National Geographic is something we take for granted, which is not surprising considering that it has been around for well over 100 years. The first issue of the magazine was published in 1888, and National Geographic Magazines have been published regularly, once per month, since then.
National Geographic Magazine has covered thousands of topics since its inception, from lovely, peaceful Balinese dancers to controversial topics such as the brutal killing of animals by poachers and those convinced of the magical properties of certain animal parts. For almost 130 years, National Geographic magazine has been awakening people’s interest in far away, unknown countries, their foods and customs, and above all, those who live there, both human and not. And this is of course why National Geographic is more than deserving of its own day, and we’ve seen to it that it got one.
History of National Geographic Day
National Geographic Magazine was created as a text-oriented publication by the National Geographic society in 1888. Due to the popularity of the segments containing numerous pictures, National Geographic magazine quickly switched to extensive pictorial content.
National Geographic Magazine became especially famous for its balanced portrayal of North America compared to the countries behind the iron curtain, downplaying politics to focus on culture, and not avoiding the Cold War topic as many publications tended to do at that time. More recently, National Geographic Magazine has been especially outspoken on environmental issues, such as deforestation and endangered species. National Geographic Magazine has also been praised for its beautiful photography and its book-like quality.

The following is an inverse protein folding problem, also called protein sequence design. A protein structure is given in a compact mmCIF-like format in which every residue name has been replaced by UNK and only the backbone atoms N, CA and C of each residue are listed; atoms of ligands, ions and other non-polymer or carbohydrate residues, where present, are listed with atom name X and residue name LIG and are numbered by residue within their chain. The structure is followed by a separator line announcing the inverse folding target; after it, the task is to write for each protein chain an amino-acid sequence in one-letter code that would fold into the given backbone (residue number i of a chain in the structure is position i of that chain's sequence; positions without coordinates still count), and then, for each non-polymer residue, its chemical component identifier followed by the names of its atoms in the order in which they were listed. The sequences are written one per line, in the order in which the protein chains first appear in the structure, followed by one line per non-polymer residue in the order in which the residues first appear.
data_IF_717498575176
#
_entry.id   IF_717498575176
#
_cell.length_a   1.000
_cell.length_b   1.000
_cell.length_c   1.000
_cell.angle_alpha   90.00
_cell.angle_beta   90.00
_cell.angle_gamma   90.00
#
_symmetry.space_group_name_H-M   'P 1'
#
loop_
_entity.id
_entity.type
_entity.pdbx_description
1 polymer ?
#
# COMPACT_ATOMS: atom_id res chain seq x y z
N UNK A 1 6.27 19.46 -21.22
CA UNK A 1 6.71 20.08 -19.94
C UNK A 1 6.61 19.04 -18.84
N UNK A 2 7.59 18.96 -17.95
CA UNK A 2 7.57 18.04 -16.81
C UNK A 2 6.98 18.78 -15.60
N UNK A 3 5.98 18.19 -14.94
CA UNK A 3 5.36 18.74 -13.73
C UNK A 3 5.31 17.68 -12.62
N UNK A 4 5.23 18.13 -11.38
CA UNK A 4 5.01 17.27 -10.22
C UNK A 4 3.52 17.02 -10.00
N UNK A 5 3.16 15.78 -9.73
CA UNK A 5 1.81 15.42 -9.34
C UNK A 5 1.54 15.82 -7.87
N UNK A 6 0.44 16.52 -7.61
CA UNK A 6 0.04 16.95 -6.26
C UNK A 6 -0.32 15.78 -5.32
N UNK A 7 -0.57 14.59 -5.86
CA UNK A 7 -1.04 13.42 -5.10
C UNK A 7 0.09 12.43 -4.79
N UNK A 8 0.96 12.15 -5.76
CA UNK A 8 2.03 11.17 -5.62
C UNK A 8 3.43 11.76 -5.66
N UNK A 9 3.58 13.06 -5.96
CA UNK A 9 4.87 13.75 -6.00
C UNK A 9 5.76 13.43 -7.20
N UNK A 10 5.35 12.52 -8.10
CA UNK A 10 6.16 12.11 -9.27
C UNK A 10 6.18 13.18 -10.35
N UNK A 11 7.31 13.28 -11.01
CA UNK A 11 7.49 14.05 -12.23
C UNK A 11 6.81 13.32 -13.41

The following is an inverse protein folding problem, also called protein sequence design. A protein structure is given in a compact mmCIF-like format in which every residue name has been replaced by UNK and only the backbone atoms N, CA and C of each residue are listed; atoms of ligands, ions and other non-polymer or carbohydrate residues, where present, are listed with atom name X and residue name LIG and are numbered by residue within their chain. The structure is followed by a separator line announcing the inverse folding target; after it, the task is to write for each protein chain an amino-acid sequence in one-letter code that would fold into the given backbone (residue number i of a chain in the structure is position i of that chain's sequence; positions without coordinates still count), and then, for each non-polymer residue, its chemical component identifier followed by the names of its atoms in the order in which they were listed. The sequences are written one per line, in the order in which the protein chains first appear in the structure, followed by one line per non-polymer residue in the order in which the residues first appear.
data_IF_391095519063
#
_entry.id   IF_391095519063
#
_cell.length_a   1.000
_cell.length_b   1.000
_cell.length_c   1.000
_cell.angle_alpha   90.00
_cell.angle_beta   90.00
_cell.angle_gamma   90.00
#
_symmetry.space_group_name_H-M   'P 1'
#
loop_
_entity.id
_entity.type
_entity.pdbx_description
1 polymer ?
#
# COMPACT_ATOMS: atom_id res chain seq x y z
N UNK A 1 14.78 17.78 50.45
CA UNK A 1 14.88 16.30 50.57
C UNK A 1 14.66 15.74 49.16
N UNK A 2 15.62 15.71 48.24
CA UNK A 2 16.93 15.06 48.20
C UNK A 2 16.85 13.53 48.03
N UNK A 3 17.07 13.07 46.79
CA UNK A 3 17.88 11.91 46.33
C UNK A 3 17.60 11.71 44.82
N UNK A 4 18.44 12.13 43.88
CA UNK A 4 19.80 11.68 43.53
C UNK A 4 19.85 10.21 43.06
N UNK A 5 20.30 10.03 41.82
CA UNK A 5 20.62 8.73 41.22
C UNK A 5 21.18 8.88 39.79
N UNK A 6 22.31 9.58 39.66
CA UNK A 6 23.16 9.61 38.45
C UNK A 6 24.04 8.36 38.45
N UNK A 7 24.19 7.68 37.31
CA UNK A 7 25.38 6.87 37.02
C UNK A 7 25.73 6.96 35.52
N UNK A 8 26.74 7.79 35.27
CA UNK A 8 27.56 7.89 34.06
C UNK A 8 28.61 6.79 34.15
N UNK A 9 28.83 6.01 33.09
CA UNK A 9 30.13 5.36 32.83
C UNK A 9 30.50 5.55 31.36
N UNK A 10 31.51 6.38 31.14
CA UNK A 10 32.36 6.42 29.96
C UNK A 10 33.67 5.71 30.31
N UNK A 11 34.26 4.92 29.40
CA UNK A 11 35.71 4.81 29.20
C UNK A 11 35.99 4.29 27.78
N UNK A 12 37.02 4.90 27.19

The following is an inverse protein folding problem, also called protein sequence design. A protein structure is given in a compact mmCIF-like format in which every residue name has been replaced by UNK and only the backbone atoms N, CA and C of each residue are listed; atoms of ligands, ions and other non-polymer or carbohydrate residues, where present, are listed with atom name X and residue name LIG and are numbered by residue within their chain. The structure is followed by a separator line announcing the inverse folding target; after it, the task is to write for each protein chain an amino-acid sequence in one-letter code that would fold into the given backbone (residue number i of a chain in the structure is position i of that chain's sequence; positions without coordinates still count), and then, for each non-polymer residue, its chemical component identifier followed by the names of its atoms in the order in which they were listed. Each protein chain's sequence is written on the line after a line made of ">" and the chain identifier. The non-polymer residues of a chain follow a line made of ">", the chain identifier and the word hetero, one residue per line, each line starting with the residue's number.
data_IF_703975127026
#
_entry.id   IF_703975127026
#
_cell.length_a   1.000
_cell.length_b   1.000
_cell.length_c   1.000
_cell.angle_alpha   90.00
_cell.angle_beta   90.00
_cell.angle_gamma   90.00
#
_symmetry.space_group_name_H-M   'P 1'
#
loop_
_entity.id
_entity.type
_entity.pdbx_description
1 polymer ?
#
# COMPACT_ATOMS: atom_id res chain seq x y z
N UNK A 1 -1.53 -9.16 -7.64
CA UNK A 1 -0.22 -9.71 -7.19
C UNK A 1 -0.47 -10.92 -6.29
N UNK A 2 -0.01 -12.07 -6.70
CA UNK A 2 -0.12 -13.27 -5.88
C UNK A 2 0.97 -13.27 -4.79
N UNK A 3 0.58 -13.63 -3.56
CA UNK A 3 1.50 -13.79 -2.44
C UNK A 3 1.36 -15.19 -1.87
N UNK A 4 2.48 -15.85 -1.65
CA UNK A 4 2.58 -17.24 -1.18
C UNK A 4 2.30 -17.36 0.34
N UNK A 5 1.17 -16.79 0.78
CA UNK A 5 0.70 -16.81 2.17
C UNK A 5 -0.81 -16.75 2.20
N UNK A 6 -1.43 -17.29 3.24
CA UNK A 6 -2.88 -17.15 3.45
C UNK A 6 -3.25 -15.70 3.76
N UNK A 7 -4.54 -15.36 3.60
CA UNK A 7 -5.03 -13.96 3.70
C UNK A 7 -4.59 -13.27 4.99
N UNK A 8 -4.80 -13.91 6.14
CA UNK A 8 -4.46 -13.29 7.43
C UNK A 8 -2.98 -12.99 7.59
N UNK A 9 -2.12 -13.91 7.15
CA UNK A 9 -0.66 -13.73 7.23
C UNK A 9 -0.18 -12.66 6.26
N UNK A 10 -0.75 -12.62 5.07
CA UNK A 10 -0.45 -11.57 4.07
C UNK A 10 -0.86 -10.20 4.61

How to celebrate National Geographic Day
National Geographic Magazines have attained nearly cult status over the years, meaning that even an old, dog-eared issue is considered a collector’s item. In that spirit, why not take a trip down to your local thrift store or second-hand bookstore and see if you can find any old National Geographic Magazines? Who knows, they could be worth something someday, and even if they’re not, it will be a truly interesting experience to leaf though an old issue and see what was relevant back in the days when it was published. Another interesting way to send this day would be to take your own camera out for a spin—who knows what you’ll manage to catch, and maybe you’ll discover a hidden talent as well?
Even if you do not discover that you’re not quite Anne Geddes or Annie Leibovitz, you may at least find a new hobby, something you truly enjoy doing and would like to continue pursuing. If you have children, taking them with you and teaching them how to spot the art present in each and every little thing could prove an extremely fascinating and valuable lesson for them in the future as well. Not to mention that no child has ever been worse off for a lesson on how beautiful the world is and how much it should be appreciated and respected.
Whatever you decide to do, make sure this day is a day you take a moment to admire the world around you, from the smallest things in it to the most enormous…and if you can teach the future generation to do that as well, more power to you. Our planet could use more people who have the same approach to our planet as National Geographic Magazine.